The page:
Multiple meds

Here's one to consider. I keep seeing posts where a person is taking 5 or 6 potent cardiac meds and still having problems. Have you ever questioned whether any doctor, even the best, can have any idea of the overall effect of these combinations. When you consider the effects these meds have on each other and the dosage adjustments needed to compensate, do you think your doctor is really spending any serious time on it. the usual scenario is to just add another drug to "see if it will help".

Just a though,

frank


12 Comments

Least is best...scientifically

by gevans - 2008-03-02 03:03:44

Seeing the results of two in-laws in a nursing home (where each one takes up to 8-10 different pills) I can't believe most of their disorientation and complications aren't due to all the counteraction of their meds. I was always taught that the more variables you throw into the equation the less certainty of the "cause & effect" of the results.

Gary

gues what?

by jessie - 2008-03-02 04:03:01

my husband is also on multiple meds for his heart. the new thing is now to double or triple the lipitor and it will help reduce plaque. he just had a blood test and when he gets back from holidays he will be increased in this medication.anyone else heard of this? always when i worked medically even tho i worked in an general hospital phychiatric unit the elderly were often on multiple meds when admitted to nsg. homes. it is such a good question you ask. working on weight loss and refraining from smoking might be two places to start to help reduce medication. slimmer people are often on less. this was my experience and observation. i have been gone 5 years and when i lleft there was still a smoking room. with the new antismoking legislation this is at least gone from hospitals and all public places jessie

medication i take

by jessie - 2008-03-02 04:03:01

i take lipitor,norvasc,ramipril, hydrodiuril since my pacemaker implant.i was told this was standard. i wonder if this is standard medication after a pacemaker? i have all of a sudden become interested in finding out? jessie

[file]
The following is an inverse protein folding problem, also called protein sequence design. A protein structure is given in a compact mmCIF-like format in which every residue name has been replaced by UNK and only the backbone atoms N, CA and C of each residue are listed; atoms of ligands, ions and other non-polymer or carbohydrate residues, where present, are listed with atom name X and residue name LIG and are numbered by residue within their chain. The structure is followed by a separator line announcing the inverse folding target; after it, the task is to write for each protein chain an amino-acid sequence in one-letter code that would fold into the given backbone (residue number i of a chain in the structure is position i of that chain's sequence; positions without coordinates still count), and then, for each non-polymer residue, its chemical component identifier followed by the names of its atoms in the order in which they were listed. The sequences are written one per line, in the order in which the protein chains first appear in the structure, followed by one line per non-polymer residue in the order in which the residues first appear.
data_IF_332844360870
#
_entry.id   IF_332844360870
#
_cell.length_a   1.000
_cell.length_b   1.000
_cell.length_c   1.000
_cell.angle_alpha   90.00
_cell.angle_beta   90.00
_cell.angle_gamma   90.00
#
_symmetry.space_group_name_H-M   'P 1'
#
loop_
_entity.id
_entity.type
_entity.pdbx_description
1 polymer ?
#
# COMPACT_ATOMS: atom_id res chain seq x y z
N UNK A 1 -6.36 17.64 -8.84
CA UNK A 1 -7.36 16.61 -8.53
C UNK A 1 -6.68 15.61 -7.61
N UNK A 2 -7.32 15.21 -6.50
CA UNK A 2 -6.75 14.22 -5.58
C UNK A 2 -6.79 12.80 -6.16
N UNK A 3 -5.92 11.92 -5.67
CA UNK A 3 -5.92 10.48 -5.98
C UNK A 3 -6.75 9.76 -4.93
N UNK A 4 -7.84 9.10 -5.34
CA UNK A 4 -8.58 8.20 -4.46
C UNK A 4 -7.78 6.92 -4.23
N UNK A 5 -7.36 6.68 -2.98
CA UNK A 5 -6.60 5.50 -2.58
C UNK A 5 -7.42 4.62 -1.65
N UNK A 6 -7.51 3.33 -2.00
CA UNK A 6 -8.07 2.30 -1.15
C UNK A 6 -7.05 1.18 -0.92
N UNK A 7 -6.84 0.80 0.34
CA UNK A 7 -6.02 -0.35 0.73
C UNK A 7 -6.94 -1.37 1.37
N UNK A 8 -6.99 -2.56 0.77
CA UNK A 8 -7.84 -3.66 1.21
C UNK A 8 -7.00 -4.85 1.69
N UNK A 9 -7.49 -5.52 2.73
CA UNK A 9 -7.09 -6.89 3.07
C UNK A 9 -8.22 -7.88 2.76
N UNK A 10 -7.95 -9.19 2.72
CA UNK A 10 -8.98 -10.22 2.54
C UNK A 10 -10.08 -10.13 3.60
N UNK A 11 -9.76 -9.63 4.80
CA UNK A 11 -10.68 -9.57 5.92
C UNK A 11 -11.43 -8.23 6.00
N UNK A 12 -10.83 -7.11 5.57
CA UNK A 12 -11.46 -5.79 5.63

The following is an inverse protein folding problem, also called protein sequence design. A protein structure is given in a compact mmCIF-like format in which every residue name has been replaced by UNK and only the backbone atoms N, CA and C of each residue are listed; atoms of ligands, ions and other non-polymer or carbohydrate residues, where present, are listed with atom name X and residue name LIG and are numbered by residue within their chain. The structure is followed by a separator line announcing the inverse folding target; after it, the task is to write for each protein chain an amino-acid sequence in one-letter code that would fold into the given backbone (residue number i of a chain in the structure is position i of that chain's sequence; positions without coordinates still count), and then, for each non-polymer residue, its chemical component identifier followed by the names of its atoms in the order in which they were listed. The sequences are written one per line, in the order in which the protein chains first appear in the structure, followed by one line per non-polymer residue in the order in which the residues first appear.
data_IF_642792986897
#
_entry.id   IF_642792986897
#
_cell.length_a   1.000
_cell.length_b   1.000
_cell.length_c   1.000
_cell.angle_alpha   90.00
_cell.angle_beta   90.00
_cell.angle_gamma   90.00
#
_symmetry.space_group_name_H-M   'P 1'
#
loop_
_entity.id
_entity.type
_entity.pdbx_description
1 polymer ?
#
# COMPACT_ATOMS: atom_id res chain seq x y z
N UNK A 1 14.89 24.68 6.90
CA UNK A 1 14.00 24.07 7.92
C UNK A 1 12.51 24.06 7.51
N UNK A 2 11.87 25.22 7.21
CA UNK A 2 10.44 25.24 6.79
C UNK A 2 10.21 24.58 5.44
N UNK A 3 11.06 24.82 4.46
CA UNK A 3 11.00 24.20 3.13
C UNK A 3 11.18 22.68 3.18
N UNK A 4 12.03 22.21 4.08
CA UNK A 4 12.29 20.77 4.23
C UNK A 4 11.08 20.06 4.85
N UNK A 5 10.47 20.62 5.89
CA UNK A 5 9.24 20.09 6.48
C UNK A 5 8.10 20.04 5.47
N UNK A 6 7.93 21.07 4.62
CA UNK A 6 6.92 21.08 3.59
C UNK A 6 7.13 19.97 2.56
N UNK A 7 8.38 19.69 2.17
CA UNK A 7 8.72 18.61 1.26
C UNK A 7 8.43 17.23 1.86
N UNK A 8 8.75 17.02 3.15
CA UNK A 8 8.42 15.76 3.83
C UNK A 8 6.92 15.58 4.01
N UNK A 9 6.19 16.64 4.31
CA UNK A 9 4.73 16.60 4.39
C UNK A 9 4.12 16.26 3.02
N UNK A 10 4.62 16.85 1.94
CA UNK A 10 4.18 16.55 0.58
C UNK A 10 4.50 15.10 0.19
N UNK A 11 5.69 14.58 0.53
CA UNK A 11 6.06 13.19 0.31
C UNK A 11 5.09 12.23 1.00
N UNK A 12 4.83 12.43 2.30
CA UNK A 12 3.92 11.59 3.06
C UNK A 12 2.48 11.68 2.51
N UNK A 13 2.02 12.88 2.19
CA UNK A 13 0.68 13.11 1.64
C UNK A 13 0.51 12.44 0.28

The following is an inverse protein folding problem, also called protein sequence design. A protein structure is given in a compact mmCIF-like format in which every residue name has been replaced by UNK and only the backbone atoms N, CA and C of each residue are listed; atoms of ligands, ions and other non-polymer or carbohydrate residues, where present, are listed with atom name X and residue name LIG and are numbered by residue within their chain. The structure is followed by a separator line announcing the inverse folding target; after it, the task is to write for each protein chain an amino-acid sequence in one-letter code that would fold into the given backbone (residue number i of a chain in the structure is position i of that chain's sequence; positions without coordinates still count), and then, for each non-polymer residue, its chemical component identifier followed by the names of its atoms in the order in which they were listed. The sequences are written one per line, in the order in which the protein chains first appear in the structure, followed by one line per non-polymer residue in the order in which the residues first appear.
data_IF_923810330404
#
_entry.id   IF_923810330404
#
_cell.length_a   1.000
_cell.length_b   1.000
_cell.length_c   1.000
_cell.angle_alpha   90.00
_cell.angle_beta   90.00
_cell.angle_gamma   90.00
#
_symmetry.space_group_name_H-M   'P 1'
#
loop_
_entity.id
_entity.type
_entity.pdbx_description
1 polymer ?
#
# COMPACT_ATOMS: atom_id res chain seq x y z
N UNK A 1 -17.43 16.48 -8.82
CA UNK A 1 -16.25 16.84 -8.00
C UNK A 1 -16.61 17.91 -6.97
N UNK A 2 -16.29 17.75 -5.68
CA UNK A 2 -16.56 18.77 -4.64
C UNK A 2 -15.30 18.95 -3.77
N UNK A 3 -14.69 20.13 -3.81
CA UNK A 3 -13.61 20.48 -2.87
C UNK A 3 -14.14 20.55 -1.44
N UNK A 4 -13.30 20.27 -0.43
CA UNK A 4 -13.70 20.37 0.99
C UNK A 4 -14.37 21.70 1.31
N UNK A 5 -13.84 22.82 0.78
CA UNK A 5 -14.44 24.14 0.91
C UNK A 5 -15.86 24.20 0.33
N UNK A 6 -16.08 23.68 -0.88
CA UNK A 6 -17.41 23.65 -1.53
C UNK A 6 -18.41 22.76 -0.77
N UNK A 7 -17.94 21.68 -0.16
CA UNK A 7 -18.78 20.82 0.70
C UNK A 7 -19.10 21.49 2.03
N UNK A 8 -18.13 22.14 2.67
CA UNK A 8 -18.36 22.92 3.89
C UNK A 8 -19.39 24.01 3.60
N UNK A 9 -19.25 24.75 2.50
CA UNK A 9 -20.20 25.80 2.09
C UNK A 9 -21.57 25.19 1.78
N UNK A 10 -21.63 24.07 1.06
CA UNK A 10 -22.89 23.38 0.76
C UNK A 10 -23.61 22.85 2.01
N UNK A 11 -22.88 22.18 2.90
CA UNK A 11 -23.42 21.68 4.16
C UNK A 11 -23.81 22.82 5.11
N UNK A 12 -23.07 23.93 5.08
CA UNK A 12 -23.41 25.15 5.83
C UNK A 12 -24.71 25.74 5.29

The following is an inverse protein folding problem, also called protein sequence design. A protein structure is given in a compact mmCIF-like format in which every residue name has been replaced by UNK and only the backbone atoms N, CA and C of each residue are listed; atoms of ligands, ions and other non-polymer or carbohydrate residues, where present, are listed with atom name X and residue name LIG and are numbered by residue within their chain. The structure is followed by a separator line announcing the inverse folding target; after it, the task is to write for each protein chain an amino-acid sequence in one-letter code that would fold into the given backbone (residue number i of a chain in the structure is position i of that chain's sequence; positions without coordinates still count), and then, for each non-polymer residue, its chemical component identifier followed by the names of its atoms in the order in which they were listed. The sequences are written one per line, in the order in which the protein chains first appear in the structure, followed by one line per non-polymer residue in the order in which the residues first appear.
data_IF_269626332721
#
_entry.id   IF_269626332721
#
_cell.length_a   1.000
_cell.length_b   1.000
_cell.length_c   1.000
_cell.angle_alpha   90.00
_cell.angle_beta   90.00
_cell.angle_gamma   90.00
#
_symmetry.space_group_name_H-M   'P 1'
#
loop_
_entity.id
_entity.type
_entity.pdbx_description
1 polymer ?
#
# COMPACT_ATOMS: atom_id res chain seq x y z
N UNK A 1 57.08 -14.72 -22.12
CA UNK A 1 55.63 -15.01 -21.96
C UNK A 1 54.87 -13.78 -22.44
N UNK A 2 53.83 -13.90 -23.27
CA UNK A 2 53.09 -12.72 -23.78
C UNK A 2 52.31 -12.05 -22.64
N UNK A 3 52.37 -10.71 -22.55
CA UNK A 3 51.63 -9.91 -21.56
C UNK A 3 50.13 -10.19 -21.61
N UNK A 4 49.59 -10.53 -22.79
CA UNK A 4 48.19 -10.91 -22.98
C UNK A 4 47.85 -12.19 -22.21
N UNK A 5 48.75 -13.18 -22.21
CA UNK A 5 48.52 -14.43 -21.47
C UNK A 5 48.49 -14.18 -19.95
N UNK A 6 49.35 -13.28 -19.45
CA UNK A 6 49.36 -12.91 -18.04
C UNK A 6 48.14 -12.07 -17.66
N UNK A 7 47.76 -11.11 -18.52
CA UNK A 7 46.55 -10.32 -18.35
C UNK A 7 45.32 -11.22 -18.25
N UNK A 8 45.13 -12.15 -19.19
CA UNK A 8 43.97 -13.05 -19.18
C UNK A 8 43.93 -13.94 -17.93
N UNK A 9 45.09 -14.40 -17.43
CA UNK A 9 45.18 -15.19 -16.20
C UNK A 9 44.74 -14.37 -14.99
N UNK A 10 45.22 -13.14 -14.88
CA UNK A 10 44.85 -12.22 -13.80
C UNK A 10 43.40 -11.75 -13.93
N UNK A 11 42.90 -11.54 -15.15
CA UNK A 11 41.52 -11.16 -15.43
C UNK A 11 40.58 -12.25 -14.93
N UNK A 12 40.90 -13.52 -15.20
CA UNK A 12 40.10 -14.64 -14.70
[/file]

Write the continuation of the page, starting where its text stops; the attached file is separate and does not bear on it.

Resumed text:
No meds

by Wingart - 2008-03-02 04:03:37

I had my implant in November for bradycardia & av block. I was running on 42 bpm but now beacuse my own heart does not have time to "reload" before the pm kicks in I am 100% dependant. I however take no meds what so ever. Jessie unless you have other complications I would question your need for them. I don't understand this "it is standard" nonsense; we are non of us "standard"
Chrissie

MULTIPLE MEDS

by MHCHAMPION - 2008-03-02 04:03:58

Although I'm on only Toprol XL25 once a day with my PM, my husband is on many pills for his atria fillbrilation as he does NOT have a PM.

I believe, too, that some Drs. think 'just give them another pill' to make it better. Not only Cardiologist, but other speciality drs as well.

I take my aunt to 3 drs and she takes 12 meds per day;
I take my mother in law to 2 doctors and she is on 5.
Just my thoughts.
Margaret

I wonder!!

by Rewiredaussiegirl - 2008-03-02 12:03:14

Good one Frank! I often wonder if these doctors are just giving us meds to shut us up.I wonder if they would take them or prescribe them to a member of their family.
We just have to hope they know what they are doing!
Regards Kay

I believe....

by dward - 2008-03-02 12:03:56

I believe the more you look into the combining of meds, the more you will find that there are likely to be possibilities of one chemical affecting another - sometimes creating a not so desirable result.

I have seen cases where Doctors will "cleanse" or "purge" a patient's system (no drugs until all traces of outside drugs are no longer evident in the patient's system.) Then they "start over" with what drugs may help the patient.
I suppose this is one of those reasons they call it "practice medicine".

What we have to keep in mind is that we are dealing with chemicals. We call them drugs, but they are all some sort of chemical - and remember what we learned in Chemistry class? (I know, for some of us that was a long time ago!) We were shown how chemicals react to one another.

My (long winded) point is, we need to take it upon ourselves to research what we are being perscribed and see what the possible side effects may be, AND what possible reactions we can expect from combining certain drugs. I find asking questions of my PHARMACIST is quite helpful, more so than my doctor (who is very good, but doesn't spend as much time researching inter-reactions or even side effects of all the drugs out there.